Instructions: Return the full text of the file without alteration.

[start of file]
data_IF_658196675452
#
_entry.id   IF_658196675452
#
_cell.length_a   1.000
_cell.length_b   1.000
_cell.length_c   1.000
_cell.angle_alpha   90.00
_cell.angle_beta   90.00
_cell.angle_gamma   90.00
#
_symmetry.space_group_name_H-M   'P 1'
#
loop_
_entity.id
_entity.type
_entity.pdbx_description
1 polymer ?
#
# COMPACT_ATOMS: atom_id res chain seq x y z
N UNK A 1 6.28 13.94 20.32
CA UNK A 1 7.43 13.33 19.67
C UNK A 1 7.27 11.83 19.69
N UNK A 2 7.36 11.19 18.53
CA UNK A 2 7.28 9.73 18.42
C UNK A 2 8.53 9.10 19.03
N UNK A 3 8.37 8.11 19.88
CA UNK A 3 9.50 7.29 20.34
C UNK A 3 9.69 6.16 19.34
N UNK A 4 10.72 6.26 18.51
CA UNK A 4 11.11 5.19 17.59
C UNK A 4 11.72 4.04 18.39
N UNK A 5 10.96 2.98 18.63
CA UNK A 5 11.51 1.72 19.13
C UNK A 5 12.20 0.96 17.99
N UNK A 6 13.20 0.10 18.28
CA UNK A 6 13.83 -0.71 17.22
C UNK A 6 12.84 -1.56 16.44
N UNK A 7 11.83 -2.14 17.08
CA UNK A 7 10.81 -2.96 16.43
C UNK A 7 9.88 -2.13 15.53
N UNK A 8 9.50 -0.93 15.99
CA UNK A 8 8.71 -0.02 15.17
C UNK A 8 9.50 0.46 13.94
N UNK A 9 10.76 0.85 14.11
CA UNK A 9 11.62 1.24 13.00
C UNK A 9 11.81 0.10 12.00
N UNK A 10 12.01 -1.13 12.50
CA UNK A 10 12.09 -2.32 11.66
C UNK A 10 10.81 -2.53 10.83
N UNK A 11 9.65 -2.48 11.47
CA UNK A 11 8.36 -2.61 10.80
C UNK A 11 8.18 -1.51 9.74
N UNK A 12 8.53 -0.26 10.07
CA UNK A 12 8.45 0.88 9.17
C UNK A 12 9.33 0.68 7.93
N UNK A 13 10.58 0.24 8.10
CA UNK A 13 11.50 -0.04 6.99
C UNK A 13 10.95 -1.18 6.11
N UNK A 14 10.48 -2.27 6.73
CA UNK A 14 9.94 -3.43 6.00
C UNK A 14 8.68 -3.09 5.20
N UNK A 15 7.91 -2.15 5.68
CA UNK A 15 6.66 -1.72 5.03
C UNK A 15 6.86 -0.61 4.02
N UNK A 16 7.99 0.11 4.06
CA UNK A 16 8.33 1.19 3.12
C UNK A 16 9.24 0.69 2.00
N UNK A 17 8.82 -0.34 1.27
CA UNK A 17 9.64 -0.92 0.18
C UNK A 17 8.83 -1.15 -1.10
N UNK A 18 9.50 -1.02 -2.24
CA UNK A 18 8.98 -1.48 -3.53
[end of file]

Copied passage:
data_IF_658196675452
#
_entry.id   IF_658196675452
#
_cell.length_a   1.000
_cell.length_b   1.000
_cell.length_c   1.000
_cell.angle_alpha   90.00
_cell.angle_beta   90.00
_cell.angle_gamma   90.00
#
_symmetry.space_group_name_H-M   'P 1'
#
loop_
_entity.id
_entity.type
_entity.pdbx_description
1 polymer ?
#
# COMPACT_ATOMS: atom_id res chain seq x y z
N UNK A 1 6.28 13.94 20.32
CA UNK A 1 7.43 13.33 19.67
C UNK A 1 7.27 11.83 19.69
N UNK A 2 7.36 11.19 18.53
CA UNK A 2 7.28 9.73 18.42
C UNK A 2 8.53 9.10 19.03
N UNK A 3 8.37 8.11 19.88
CA UNK A 3 9.50 7.29 20.34
C UNK A 3 9.69 6.16 19.34
N UNK A 4 10.72 6.26 18.51
CA UNK A 4 11.11 5.19 17.59
C UNK A 4 11.72 4.04 18.39
N UNK A 5 10.96 2.98 18.63
CA UNK A 5 11.51 1.72 19.13
C UNK A 5 12.20 0.96 17.99
N UNK A 6 13.20 0.10 18.28
CA UNK A 6 13.83 -0.71 17.22
C UNK A 6 12.84 -1.56 16.44
N UNK A 7 11.83 -2.14 17.08
CA UNK A 7 10.81 -2.96 16.43
C UNK A 7 9.88 -2.13 15.53
N UNK A 8 9.50 -0.93 15.99
CA UNK A 8 8.71 -0.02 15.17
C UNK A 8 9.50 0.46 13.94
N UNK A 9 10.76 0.85 14.11
CA UNK A 9 11.62 1.24 13.00
C UNK A 9 11.81 0.10 12.00
N UNK A 10 12.01 -1.13 12.50
CA UNK A 10 12.09 -2.32 11.66
C UNK A 10 10.81 -2.53 10.83
N UNK A 11 9.65 -2.48 11.47
CA UNK A 11 8.36 -2.61 10.80
C UNK A 11 8.18 -1.51 9.74
N UNK A 12 8.53 -0.26 10.07
CA UNK A 12 8.45 0.88 9.17
C UNK A 12 9.33 0.68 7.93
N UNK A 13 10.58 0.24 8.10
CA UNK A 13 11.50 -0.04 6.99
C UNK A 13 10.95 -1.18 6.11
N UNK A 14 10.48 -2.27 6.73
CA UNK A 14 9.94 -3.43 6.00
C UNK A 14 8.68 -3.09 5.20
N UNK A 15 7.91 -2.15 5.68
CA UNK A 15 6.66 -1.72 5.03
C UNK A 15 6.86 -0.61 4.02
N UNK A 16 7.99 0.11 4.06
CA UNK A 16 8.33 1.19 3.12
C UNK A 16 9.24 0.69 2.00
N UNK A 17 8.82 -0.34 1.27
CA UNK A 17 9.64 -0.92 0.18
C UNK A 17 8.83 -1.15 -1.10
N UNK A 18 9.50 -1.02 -2.24
CA UNK A 18 8.98 -1.48 -3.53